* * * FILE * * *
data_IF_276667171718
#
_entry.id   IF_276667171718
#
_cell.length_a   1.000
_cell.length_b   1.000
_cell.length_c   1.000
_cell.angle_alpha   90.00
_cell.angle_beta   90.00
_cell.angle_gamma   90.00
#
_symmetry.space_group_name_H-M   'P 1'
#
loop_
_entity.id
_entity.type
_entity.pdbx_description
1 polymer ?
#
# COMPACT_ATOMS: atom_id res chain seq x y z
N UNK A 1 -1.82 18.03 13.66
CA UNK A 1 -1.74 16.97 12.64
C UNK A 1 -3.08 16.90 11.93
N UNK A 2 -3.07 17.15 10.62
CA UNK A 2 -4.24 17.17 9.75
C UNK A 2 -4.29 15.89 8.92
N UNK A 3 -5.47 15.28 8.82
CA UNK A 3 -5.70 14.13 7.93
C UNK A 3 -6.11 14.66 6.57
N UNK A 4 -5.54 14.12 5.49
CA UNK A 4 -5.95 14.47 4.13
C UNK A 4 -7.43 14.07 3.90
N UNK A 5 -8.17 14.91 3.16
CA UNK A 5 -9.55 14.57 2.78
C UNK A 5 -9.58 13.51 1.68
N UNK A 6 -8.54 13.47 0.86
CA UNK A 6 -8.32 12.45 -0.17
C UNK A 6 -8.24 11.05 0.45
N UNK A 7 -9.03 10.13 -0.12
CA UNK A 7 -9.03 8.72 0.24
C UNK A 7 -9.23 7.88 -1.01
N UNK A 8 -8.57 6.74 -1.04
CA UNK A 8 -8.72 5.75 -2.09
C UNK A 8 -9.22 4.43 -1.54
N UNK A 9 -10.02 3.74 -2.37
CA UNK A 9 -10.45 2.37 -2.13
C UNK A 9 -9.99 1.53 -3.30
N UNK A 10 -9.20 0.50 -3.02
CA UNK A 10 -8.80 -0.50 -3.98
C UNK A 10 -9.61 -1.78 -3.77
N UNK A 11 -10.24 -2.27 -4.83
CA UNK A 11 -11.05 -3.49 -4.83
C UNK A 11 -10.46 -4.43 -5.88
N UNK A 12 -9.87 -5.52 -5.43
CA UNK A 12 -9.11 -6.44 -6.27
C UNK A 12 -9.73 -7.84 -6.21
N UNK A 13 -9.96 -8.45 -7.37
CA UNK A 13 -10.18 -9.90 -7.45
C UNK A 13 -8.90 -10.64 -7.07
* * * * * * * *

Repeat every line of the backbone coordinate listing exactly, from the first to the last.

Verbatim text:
data_IF_276667171718
#
_entry.id   IF_276667171718
#
_cell.length_a   1.000
_cell.length_b   1.000
_cell.length_c   1.000
_cell.angle_alpha   90.00
_cell.angle_beta   90.00
_cell.angle_gamma   90.00
#
_symmetry.space_group_name_H-M   'P 1'
#
loop_
_entity.id
_entity.type
_entity.pdbx_description
1 polymer ?
#
# COMPACT_ATOMS: atom_id res chain seq x y z
N UNK A 1 -1.82 18.03 13.66
CA UNK A 1 -1.74 16.97 12.64
C UNK A 1 -3.08 16.90 11.93
N UNK A 2 -3.07 17.15 10.62
CA UNK A 2 -4.24 17.17 9.75
C UNK A 2 -4.29 15.89 8.92
N UNK A 3 -5.47 15.28 8.82
CA UNK A 3 -5.70 14.13 7.93
C UNK A 3 -6.11 14.66 6.57
N UNK A 4 -5.54 14.12 5.49
CA UNK A 4 -5.95 14.47 4.13
C UNK A 4 -7.43 14.07 3.90
N UNK A 5 -8.17 14.91 3.16
CA UNK A 5 -9.55 14.57 2.78
C UNK A 5 -9.58 13.51 1.68
N UNK A 6 -8.54 13.47 0.86
CA UNK A 6 -8.32 12.45 -0.17
C UNK A 6 -8.24 11.05 0.45
N UNK A 7 -9.03 10.13 -0.12
CA UNK A 7 -9.03 8.72 0.24
C UNK A 7 -9.23 7.88 -1.01
N UNK A 8 -8.57 6.74 -1.04
CA UNK A 8 -8.72 5.75 -2.09
C UNK A 8 -9.22 4.43 -1.54
N UNK A 9 -10.02 3.74 -2.37
CA UNK A 9 -10.45 2.37 -2.13
C UNK A 9 -9.99 1.53 -3.30
N UNK A 10 -9.20 0.50 -3.02
CA UNK A 10 -8.80 -0.50 -3.98
C UNK A 10 -9.61 -1.78 -3.77
N UNK A 11 -10.24 -2.27 -4.83
CA UNK A 11 -11.05 -3.49 -4.83
C UNK A 11 -10.46 -4.43 -5.88
N UNK A 12 -9.87 -5.52 -5.43
CA UNK A 12 -9.11 -6.44 -6.27
C UNK A 12 -9.73 -7.84 -6.21
N UNK A 13 -9.96 -8.45 -7.37
CA UNK A 13 -10.18 -9.90 -7.45
C UNK A 13 -8.90 -10.64 -7.07